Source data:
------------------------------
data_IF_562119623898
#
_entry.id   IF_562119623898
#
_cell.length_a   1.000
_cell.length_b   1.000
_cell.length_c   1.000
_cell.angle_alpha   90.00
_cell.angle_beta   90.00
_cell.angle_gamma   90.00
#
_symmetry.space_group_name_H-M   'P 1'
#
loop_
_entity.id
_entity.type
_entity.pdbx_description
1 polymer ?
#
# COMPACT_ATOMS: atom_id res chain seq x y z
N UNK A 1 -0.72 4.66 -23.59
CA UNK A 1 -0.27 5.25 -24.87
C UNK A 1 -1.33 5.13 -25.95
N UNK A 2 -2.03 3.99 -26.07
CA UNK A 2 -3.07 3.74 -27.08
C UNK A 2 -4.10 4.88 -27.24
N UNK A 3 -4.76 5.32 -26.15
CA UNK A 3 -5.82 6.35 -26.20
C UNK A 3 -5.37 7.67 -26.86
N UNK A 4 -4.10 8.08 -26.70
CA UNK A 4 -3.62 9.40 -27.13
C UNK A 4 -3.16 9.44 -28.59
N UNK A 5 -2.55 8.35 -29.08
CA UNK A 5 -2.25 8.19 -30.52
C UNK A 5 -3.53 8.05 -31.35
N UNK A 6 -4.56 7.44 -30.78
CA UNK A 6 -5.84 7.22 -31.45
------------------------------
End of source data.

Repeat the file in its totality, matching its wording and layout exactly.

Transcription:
data_IF_562119623898
#
_entry.id   IF_562119623898
#
_cell.length_a   1.000
_cell.length_b   1.000
_cell.length_c   1.000
_cell.angle_alpha   90.00
_cell.angle_beta   90.00
_cell.angle_gamma   90.00
#
_symmetry.space_group_name_H-M   'P 1'
#
loop_
_entity.id
_entity.type
_entity.pdbx_description
1 polymer ?
#
# COMPACT_ATOMS: atom_id res chain seq x y z
N UNK A 1 -0.72 4.66 -23.59
CA UNK A 1 -0.27 5.25 -24.87
C UNK A 1 -1.33 5.13 -25.95
N UNK A 2 -2.03 3.99 -26.07
CA UNK A 2 -3.07 3.74 -27.08
C UNK A 2 -4.10 4.88 -27.24
N UNK A 3 -4.76 5.32 -26.15
CA UNK A 3 -5.82 6.35 -26.20
C UNK A 3 -5.37 7.67 -26.86
N UNK A 4 -4.10 8.08 -26.70
CA UNK A 4 -3.62 9.40 -27.13
C UNK A 4 -3.16 9.44 -28.59
N UNK A 5 -2.55 8.35 -29.08
CA UNK A 5 -2.25 8.19 -30.52
C UNK A 5 -3.53 8.05 -31.35
N UNK A 6 -4.56 7.44 -30.78
CA UNK A 6 -5.84 7.22 -31.45